Red-eye Bullet Train From Shanghai to Beijing Launches
The first regular red-eye bullet train running from Shanghai to Beijing will start operation on May 15, Shanghai railway police authority said on Wednesday, the city's local news paper Xinmin Evening News reported.
Shanghai railway police said that the red-eye bullet train, G8, will leave Shanghai Hongqiao Railway Station at 7 pm and arrive at Beijing South Railway Station at 11:48 pm. Trains running overnight are popularly known as "red-eyes".
It will be the first time that a bullet train running from Shanghai to Beijing will operate after 6 pm. The train will return to Shanghai the next day.
The ticket prices will be 933 yuan ($143.68) and 553 yuan, the same like the daytime ones.
The authorities said more police officers will be onboard on the red-eye bullet train to ensure safety at night.
Another bullet train with sleeping cars, D312, which ran from Shanghai Railway Station to Beijing South Railway Station temporarily during the Spring Festival holiday, will also start regular operation later.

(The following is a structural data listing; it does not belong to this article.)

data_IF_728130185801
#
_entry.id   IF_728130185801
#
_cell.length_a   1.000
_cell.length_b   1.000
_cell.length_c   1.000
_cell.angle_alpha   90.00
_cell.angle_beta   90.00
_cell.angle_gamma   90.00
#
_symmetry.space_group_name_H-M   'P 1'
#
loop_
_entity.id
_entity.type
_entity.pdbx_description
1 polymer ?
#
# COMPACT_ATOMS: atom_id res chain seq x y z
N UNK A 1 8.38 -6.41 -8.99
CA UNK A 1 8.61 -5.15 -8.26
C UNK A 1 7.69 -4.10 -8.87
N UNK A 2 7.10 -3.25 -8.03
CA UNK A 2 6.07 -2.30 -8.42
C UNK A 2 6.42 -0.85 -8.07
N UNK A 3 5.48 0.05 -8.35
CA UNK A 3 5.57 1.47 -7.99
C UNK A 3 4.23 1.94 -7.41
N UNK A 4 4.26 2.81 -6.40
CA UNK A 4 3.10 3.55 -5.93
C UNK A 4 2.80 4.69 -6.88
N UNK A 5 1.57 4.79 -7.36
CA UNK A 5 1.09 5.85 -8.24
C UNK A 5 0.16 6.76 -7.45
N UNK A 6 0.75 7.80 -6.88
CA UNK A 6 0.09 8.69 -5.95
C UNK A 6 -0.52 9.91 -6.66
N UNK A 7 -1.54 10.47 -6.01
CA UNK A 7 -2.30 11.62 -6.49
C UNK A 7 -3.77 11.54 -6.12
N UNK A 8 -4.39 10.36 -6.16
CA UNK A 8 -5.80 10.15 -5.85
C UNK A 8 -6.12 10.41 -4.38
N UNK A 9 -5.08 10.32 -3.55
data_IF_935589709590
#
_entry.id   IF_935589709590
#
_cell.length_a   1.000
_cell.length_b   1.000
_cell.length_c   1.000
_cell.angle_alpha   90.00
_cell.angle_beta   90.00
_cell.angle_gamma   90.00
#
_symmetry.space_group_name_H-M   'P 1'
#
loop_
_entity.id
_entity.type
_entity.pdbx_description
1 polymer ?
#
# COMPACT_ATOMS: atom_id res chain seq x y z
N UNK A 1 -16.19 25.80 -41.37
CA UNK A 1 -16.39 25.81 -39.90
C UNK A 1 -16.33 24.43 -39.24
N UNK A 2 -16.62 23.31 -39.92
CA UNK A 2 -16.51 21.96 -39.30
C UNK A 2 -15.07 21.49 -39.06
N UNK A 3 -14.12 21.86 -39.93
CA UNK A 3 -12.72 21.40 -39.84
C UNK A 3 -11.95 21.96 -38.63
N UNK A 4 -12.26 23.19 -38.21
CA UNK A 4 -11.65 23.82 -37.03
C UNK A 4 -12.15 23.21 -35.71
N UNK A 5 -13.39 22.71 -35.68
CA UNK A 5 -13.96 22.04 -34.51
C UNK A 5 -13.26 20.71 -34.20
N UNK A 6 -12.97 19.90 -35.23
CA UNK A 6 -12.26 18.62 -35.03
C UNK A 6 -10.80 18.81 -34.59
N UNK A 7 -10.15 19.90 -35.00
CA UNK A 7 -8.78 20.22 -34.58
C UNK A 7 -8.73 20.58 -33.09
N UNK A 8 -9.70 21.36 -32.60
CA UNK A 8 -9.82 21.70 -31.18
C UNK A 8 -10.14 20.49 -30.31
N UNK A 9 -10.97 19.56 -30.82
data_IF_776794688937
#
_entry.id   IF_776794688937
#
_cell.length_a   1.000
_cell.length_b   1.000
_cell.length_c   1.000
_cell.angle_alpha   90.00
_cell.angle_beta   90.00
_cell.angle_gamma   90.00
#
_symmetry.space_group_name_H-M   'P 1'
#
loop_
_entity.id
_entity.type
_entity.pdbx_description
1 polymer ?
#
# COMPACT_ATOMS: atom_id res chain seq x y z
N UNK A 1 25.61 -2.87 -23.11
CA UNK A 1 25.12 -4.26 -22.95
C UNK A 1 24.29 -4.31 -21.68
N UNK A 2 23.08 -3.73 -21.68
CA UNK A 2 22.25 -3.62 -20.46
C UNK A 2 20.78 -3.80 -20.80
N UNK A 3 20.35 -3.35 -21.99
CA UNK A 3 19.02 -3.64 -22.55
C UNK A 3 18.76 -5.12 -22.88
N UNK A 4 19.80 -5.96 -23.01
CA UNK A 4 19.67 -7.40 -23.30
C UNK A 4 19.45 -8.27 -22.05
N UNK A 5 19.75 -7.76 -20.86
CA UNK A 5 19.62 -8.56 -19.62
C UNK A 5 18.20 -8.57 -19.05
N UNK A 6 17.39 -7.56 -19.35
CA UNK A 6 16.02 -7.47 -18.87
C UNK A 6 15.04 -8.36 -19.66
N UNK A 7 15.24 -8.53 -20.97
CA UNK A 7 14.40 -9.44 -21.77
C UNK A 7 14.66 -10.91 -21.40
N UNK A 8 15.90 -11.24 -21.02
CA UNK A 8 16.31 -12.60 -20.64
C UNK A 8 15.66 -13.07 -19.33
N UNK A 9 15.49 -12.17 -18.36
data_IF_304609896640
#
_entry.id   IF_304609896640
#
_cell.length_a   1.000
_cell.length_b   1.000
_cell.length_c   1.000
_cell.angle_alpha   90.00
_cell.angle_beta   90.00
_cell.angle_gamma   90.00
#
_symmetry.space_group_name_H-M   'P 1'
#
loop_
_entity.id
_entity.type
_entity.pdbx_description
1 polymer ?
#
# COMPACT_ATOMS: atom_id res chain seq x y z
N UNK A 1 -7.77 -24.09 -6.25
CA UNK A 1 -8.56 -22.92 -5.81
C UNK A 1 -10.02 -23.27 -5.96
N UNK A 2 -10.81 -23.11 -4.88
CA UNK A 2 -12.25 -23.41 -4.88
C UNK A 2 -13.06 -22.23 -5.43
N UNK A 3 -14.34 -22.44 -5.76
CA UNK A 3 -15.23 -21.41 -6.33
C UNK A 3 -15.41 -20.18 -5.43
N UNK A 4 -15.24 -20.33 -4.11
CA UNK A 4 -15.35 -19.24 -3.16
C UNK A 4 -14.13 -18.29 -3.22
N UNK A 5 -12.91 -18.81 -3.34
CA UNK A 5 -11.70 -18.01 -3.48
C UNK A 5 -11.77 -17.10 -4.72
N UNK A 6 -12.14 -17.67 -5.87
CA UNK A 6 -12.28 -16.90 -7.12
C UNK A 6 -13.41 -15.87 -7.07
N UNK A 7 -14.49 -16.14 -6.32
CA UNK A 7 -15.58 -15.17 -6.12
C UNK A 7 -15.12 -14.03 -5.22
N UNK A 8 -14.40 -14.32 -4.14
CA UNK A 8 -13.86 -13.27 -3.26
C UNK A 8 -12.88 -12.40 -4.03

It will leave Shanghai at 7:10 pm and arrive at Beijing at 7:07 am the next day.
China Railway Corp, the country's railroad operator, said earlier this year that it would add "red-eye" bullet trains to its fixed operation schedule to cater for a growing demand.
China has seen a massive increase in train passengers in the past decade. Some 2.5 billion passengers took trains in 2015, up 6.07 percent from a year earlier.
Following in the footsteps of ever increasing development of China's megacities the establishment of night bullet train connection between Beijing and Shanghai is not a big surprise, however it can have a profound impact to the whole aviation sector in China, since country's dense network of railways offers a viable alternative to domestic flights and can also create a new model of organizing transportation system in a stark contrast to European market where domination of cheap airlines often puts railways at bay. That trend can further be intensified by intensive Chinese investments intended to further improve the quality of country's tracks, which have reached 280 bln USD in 2015 only.